3. Making Some Noise — Of course there must be noisemakers. James suggests this fresh take: Paint small, empty raisin boxes with silver or gold paint — spray paint is easiest — and then decorate them with small gems or sequins. Fill the boxes with dry pasta or rice, and tape a Popsicle stick to the back. The noisemakers can sit in vases around the table. Kids will be proud of their contributions, and you’ll be happy to have them as attractive table decorations.
4. Food — To avoid holiday feast fatigue, a New Year’s feast should consist of foods the family actually likes. You’re not tied to tradition, so focus on old family favorites, or on foods that some cultures say bring good luck. According to Epicurious.com, cooked greens symbolize money and good fortune; pork means prosperity. Don’t eat anything that moves backwards, like lobster. My teen-age daughter likes to bake a holiday cake and get creative with frosting. Baking infuses the air with cheer and allows kids to participate. Limit how many sprinkles or frosting colors you offer; adult guests don’t always enjoy a crunchy inch-thick layer of purple sugar.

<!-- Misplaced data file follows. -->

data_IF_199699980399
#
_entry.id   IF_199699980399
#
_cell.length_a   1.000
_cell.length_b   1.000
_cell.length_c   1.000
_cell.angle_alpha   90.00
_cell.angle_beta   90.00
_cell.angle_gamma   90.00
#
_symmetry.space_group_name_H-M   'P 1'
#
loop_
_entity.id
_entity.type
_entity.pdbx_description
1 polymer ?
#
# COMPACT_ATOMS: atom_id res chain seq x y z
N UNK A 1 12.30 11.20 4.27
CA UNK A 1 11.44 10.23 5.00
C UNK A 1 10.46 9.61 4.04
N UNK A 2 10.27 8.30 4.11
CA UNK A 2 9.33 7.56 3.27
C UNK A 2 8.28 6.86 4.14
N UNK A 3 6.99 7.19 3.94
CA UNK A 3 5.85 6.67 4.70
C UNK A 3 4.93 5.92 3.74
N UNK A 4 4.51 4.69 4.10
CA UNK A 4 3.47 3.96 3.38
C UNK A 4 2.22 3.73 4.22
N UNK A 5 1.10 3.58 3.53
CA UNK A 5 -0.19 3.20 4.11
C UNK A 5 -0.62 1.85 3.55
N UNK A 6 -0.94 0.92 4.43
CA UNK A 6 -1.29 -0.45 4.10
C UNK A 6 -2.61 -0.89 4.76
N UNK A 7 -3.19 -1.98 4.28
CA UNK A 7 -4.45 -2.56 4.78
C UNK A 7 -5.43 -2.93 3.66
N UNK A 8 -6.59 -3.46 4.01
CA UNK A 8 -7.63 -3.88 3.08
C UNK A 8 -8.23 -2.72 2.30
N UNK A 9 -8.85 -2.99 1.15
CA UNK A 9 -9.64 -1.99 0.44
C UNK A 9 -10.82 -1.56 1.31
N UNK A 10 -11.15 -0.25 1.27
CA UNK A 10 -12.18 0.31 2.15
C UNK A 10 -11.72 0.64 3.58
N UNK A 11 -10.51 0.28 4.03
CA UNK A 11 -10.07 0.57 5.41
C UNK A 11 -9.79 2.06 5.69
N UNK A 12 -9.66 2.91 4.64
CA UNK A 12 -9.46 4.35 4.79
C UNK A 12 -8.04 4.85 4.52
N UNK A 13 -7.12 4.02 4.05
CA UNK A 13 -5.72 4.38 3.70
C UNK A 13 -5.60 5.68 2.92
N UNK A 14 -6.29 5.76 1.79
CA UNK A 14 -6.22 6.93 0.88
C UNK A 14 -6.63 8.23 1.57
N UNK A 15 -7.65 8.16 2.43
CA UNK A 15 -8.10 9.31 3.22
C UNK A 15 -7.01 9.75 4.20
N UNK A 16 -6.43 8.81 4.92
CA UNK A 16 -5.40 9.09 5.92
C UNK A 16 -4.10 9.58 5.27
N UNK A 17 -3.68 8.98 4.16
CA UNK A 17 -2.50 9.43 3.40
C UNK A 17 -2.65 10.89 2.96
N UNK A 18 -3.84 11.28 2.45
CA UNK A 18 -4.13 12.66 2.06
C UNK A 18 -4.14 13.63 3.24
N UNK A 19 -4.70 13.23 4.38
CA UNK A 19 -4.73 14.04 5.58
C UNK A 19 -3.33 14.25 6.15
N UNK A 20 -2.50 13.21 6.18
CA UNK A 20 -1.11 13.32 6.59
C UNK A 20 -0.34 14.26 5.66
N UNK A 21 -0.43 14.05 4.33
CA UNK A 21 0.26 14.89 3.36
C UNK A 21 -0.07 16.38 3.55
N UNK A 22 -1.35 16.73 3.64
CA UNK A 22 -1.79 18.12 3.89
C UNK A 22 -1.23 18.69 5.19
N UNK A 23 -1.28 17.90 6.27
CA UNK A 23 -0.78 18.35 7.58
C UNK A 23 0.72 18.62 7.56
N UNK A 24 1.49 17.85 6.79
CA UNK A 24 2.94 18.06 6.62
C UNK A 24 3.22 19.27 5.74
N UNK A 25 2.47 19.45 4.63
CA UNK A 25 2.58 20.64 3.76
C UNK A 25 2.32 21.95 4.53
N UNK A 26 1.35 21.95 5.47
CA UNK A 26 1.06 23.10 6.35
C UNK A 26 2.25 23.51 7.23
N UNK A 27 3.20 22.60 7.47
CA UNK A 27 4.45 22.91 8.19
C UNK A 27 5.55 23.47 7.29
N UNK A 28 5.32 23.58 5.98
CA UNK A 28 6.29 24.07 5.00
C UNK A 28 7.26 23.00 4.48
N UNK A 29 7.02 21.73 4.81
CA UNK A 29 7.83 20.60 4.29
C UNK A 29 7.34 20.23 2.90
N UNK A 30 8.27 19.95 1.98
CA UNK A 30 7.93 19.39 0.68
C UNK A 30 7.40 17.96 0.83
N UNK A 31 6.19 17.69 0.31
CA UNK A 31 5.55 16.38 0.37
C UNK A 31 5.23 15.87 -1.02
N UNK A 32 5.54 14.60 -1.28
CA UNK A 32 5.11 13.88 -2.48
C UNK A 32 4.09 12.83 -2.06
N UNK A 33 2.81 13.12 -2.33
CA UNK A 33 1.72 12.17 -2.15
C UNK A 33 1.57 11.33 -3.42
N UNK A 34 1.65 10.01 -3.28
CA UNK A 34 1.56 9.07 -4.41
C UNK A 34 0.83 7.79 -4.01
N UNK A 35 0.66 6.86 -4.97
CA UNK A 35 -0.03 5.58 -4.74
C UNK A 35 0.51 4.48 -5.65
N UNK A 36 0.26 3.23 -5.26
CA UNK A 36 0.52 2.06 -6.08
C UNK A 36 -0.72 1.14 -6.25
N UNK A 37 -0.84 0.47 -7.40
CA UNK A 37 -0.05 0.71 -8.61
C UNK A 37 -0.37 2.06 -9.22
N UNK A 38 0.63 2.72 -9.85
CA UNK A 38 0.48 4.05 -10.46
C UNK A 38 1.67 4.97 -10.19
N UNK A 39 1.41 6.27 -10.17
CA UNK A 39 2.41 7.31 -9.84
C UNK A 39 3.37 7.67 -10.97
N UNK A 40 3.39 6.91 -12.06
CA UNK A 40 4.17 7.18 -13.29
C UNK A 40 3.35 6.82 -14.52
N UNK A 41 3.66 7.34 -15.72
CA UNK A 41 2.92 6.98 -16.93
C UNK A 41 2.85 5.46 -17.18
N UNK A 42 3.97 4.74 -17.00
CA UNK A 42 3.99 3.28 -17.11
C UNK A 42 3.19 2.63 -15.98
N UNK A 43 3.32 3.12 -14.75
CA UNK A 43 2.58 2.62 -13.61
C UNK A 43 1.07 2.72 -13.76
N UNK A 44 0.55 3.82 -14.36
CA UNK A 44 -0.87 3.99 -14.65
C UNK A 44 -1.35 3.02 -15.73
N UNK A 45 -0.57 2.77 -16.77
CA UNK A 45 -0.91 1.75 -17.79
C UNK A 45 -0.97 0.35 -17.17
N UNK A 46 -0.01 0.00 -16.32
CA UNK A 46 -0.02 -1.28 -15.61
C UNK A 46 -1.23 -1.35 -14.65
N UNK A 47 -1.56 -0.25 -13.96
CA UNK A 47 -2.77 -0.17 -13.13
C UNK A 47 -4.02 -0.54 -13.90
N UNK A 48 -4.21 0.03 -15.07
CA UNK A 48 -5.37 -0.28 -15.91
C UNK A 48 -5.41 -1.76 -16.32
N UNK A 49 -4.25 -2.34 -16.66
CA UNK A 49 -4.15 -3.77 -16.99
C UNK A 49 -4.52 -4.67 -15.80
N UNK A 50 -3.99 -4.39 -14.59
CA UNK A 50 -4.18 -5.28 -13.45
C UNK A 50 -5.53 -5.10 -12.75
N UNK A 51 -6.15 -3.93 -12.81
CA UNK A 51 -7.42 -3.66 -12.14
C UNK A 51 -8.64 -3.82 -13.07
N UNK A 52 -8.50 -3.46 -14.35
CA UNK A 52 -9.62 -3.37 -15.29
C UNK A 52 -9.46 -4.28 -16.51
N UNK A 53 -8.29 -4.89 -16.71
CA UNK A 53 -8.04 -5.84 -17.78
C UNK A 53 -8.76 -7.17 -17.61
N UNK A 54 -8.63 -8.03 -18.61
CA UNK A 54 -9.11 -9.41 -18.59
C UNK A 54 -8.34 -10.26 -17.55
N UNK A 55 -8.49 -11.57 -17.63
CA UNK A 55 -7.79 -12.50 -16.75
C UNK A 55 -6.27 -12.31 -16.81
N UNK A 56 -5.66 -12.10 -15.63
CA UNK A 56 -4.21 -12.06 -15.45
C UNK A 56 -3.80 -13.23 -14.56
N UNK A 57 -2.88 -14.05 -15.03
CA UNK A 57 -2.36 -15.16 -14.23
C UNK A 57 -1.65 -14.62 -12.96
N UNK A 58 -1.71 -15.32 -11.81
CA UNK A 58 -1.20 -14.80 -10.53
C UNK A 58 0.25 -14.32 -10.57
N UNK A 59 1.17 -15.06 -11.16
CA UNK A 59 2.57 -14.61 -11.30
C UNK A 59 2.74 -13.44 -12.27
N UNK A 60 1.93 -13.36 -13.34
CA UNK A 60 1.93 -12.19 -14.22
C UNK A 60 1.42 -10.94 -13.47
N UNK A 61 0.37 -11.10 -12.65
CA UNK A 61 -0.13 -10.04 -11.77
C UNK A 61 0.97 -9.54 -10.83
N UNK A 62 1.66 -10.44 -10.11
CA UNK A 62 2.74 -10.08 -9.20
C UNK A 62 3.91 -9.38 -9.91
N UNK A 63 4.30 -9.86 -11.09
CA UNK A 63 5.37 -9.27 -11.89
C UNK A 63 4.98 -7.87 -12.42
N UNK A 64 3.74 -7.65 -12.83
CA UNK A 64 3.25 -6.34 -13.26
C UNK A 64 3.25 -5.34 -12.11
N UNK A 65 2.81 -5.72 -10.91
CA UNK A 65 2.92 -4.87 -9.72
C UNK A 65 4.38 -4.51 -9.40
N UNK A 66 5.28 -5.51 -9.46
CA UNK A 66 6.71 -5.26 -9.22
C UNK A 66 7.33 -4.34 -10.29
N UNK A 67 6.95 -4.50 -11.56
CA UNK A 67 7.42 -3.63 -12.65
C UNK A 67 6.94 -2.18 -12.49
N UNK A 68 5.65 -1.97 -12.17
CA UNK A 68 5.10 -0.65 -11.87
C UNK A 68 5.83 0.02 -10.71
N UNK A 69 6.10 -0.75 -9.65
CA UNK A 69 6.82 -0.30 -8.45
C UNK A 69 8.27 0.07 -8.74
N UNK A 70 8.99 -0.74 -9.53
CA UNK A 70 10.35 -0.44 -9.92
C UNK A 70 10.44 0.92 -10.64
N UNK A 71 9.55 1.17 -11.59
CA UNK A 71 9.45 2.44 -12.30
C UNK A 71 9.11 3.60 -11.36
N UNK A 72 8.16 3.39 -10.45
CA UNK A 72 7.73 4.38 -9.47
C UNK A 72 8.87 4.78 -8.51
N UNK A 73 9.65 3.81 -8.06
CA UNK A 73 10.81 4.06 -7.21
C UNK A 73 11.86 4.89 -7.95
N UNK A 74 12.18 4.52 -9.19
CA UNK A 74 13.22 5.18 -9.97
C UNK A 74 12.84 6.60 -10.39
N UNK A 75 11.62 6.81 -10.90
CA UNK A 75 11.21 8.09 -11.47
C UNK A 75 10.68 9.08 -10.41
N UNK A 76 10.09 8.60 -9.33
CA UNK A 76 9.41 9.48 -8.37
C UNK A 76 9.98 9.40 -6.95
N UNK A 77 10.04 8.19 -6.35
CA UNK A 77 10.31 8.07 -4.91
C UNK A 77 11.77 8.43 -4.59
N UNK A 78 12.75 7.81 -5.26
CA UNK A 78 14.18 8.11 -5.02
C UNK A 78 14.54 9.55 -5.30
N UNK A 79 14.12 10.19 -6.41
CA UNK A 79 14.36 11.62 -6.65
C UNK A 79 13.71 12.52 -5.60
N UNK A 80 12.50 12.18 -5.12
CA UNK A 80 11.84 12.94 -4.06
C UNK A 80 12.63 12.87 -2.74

5. After-meal activity — Karaoke is a new tradition for our family; we learned it from the friends who held last year’s party. Systems range in price from less than $100 to more than $1,000, and can be rented, too. Whether you rock the oldies or attempt to rap, the kids are just as entertained as the adults. And they will want their turn, so make sure your song list includes some current hits or favorites they know.
Finally, do you or don’t you keep the kids up til midnight? Go for it, but be prepared to send them to bed or say goodnight early if they fall apart.
And they may. But the karaoke, other kids and special treats may keep them fueled and happy enough to see the ball drop. And then you will have another family memory tucked away, and maybe another entry for the 2013 poster: I want the whole family to ring in the new year together again in 2014.